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territories were added by conquest or otherwise to the British empire. In Ireland and Wales, their old institutions for education were broken up by the English at the Conquest, and no new system established, and the mass of the people left in ignorance to this day. For the public school system in New England we are not indebted to the English government or institutions, but to the piety and wisdom of our Puritan ancestors.
We are much inclined to doubt whether, in any country where a privileged order of men have in fact the control of the government, any public system for the education of the people ever has been, or is likely to be, carried into practice. In a republic without any privileged class, enlightened men feel a common interest in educating the people so far as to make them good citizens and qualify them for the duties which ordinary men may be called on to perform in such a community. The general diffusion of knowledge is considered one of the best securities for the peace and prosperity of the country. In a monarchy where the sovereign has the entire power, such a system of general education may be formed and carried into execution, as in Prussia and several of the states of Germany. Where the monarchical or the democratic element has the real ascendency, the government may feel an interest in educating the people.
Perhaps the case of Scotland may be thought an exception: but in Scotland the system of general education was established by the Presbyterians in the time of the Solemn League and Covenant, from the influence of popular freedom and religious enthusiasm. It was repealed at the Restoration, but the Scots obtained the reëstablishment of it at the revolution of 1688.
We believe education one of the most essential duties which society owes to its members. But what is a good education, and what will best fit them for the duties they may be called on to discharge, and the place they may probably fill, is a very important question. The governing powers in England have not yet determined that any system is to be adopted, or that any general one is expedient; and looking at the continuance and stability of their present political institutions, it may not be so easy a question as we imagine. For instance, what education is best for an English sailor who may be impressed and compelled to serve many years under the discipline of a British man of war, with little or no chance of promotion; or for the common soldier, who in an army officered by gentlemen NO. VII.
can very rarely rise above the ranks; or for the laboring classes in their present condition ? No education can remedy most of the evils which are felt by the laboring classes. Education cannot give them employment, food, or clothing, and perhaps would only make them discontented with the inevitable hardships of their condition. There is very little reason to suppose that the government have any such object in view as educating the common people at the public expense.
According to M. De Tocqueville an aristocratic government has a great superiority over all others in the ability with which its foreign relations are managed. He adduces the example of the Romans and the English in support of this opinion. An aristocracy, he says, is a steadfast and enlightened man who never dies.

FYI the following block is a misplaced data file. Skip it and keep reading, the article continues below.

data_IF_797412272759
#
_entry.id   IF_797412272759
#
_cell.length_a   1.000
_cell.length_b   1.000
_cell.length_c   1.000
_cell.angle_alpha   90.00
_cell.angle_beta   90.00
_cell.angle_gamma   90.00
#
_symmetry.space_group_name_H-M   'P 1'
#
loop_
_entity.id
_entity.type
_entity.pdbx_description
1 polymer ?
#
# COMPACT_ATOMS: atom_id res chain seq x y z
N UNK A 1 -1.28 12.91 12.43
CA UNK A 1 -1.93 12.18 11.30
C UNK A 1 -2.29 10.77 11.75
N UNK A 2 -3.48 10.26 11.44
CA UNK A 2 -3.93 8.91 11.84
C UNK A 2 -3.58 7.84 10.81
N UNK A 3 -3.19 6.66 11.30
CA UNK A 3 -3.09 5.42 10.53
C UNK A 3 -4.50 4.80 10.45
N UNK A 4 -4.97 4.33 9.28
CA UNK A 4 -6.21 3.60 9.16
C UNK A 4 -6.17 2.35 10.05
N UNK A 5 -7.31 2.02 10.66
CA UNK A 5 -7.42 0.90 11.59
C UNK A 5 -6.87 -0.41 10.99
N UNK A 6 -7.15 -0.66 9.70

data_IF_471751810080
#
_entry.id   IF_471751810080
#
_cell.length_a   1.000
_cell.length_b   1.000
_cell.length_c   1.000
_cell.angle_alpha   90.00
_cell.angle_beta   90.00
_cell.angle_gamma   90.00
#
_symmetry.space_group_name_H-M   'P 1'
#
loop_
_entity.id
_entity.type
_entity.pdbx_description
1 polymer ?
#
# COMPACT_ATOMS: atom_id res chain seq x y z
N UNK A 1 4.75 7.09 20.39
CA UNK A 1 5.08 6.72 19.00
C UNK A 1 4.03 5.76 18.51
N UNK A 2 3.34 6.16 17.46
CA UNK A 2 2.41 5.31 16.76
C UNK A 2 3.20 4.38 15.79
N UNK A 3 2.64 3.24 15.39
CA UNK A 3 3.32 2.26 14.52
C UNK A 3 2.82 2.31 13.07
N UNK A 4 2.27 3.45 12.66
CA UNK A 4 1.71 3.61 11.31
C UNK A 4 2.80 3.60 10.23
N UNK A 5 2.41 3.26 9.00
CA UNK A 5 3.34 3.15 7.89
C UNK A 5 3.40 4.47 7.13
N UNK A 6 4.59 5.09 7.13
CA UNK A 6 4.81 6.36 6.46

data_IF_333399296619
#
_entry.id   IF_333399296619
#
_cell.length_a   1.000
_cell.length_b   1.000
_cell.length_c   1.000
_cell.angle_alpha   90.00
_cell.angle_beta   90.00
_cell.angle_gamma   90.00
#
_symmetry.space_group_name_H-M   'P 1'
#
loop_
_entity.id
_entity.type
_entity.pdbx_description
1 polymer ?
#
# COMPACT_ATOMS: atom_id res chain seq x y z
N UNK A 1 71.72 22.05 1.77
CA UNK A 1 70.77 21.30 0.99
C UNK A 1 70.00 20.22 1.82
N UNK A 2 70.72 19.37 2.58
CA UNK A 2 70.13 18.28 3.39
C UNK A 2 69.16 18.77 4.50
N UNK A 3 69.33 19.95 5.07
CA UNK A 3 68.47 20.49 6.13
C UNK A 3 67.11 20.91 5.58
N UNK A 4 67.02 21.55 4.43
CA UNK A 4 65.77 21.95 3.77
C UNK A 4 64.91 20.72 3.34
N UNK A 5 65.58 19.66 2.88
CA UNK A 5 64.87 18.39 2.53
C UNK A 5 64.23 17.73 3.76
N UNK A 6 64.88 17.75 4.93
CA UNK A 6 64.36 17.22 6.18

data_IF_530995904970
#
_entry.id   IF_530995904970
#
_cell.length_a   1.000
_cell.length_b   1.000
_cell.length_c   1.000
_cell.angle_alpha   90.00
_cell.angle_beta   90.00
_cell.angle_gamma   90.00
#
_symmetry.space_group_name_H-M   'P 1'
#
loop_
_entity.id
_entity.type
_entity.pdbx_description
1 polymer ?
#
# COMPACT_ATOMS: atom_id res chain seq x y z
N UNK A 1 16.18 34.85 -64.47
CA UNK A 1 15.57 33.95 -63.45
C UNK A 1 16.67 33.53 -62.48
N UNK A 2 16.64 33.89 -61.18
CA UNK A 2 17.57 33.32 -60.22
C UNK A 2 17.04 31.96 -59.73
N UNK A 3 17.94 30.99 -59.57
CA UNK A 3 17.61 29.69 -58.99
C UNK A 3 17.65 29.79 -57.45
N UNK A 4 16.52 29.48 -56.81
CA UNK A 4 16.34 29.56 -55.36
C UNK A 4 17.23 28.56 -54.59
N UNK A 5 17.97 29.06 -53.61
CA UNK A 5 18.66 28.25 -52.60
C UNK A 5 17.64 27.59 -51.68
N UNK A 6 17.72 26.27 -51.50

There may be much truth in this, but we think in respect to England, as much of her success is to be ascribed to national character and fortunate situation, as to the wisdom of the aristocracy. England in her foreign relations and in all controversies with other powers has unrivalled advantages. Her insular situation and naval strength give her means of defence and annoyance possessed by no other country. Every other great nation of Europe has seen a foreign army in its territory and in possession of its capital. But since the Norman conquest no attempt to invade England has succeeded, except in case of a cival war or disputed succession to the crown, where a great portion of the people favored the enterprise.
This security has rendered Englishmen in a great degree strangers to the calamities of war except as they appear in the shape of taxes. To their minds war has been associated with the trophies of victory, the display of British power and valor, the firing of the Park and Tower guns, the thanks of both houses of parliament, with honors and rewards to the successful naval or military commanders. The slaughter of the battle field, the sufferings of the wounded, the groans of the dying, the burning of towns, the multitudes driven from their sweet and cheerful homes to perish by cold, hunger, or disease, have in times past made little impression on their imagination. With the English as with all other nations success will for a time render any war popular however unjustifiable. It is not till they begin to feel the losses and burdens of a war that they are sensible of its impolicy or injustice, and wish for peace.
This geographical position so happy for the English, we have thought has sometimes been unfortunate for other nations, as it has enabled and disposed England to inflict on them the calamities of war, without any serious danger of their being brought home to her own island. In the American Revolutionary War it is not probable that so many towns would have been wantonly burnt, and so much private property destroyed, if these evils could have been retaliated upon their authors.